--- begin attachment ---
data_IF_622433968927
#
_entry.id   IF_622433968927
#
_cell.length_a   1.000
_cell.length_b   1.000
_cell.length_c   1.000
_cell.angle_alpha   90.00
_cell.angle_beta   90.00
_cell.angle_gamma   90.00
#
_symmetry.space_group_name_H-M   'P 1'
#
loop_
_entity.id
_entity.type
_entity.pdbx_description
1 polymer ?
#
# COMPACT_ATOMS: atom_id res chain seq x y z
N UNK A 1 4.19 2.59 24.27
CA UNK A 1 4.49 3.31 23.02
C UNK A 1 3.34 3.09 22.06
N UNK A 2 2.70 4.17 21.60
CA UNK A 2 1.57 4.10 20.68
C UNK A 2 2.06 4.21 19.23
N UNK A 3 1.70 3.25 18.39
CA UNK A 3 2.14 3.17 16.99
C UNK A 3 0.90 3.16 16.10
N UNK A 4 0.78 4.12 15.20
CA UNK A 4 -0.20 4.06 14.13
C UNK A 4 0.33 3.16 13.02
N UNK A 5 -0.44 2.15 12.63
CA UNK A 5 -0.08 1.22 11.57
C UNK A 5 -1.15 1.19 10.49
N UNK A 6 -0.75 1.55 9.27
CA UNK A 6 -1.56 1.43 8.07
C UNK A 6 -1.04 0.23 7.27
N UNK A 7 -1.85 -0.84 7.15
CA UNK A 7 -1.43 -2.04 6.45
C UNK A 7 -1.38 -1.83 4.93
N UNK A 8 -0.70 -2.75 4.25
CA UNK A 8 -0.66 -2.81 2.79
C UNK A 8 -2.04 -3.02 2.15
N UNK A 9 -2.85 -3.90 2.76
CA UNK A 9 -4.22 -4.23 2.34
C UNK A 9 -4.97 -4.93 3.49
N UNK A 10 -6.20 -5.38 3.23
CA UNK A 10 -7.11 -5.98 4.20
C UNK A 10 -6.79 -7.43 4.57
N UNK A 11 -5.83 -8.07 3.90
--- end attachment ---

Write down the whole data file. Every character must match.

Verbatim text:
data_IF_622433968927
#
_entry.id   IF_622433968927
#
_cell.length_a   1.000
_cell.length_b   1.000
_cell.length_c   1.000
_cell.angle_alpha   90.00
_cell.angle_beta   90.00
_cell.angle_gamma   90.00
#
_symmetry.space_group_name_H-M   'P 1'
#
loop_
_entity.id
_entity.type
_entity.pdbx_description
1 polymer ?
#
# COMPACT_ATOMS: atom_id res chain seq x y z
N UNK A 1 4.19 2.59 24.27
CA UNK A 1 4.49 3.31 23.02
C UNK A 1 3.34 3.09 22.06
N UNK A 2 2.70 4.17 21.60
CA UNK A 2 1.57 4.10 20.68
C UNK A 2 2.06 4.21 19.23
N UNK A 3 1.70 3.25 18.39
CA UNK A 3 2.14 3.17 16.99
C UNK A 3 0.90 3.16 16.10
N UNK A 4 0.78 4.12 15.20
CA UNK A 4 -0.20 4.06 14.13
C UNK A 4 0.33 3.16 13.02
N UNK A 5 -0.44 2.15 12.63
CA UNK A 5 -0.08 1.22 11.57
C UNK A 5 -1.15 1.19 10.49
N UNK A 6 -0.75 1.55 9.27
CA UNK A 6 -1.56 1.43 8.07
C UNK A 6 -1.04 0.23 7.27
N UNK A 7 -1.85 -0.84 7.15
CA UNK A 7 -1.43 -2.04 6.45
C UNK A 7 -1.38 -1.83 4.93
N UNK A 8 -0.70 -2.75 4.25
CA UNK A 8 -0.66 -2.81 2.79
C UNK A 8 -2.04 -3.02 2.15
N UNK A 9 -2.85 -3.90 2.76
CA UNK A 9 -4.22 -4.23 2.34
C UNK A 9 -4.97 -4.93 3.49
N UNK A 10 -6.20 -5.38 3.23
CA UNK A 10 -7.11 -5.98 4.20
C UNK A 10 -6.79 -7.43 4.57
N UNK A 11 -5.83 -8.07 3.90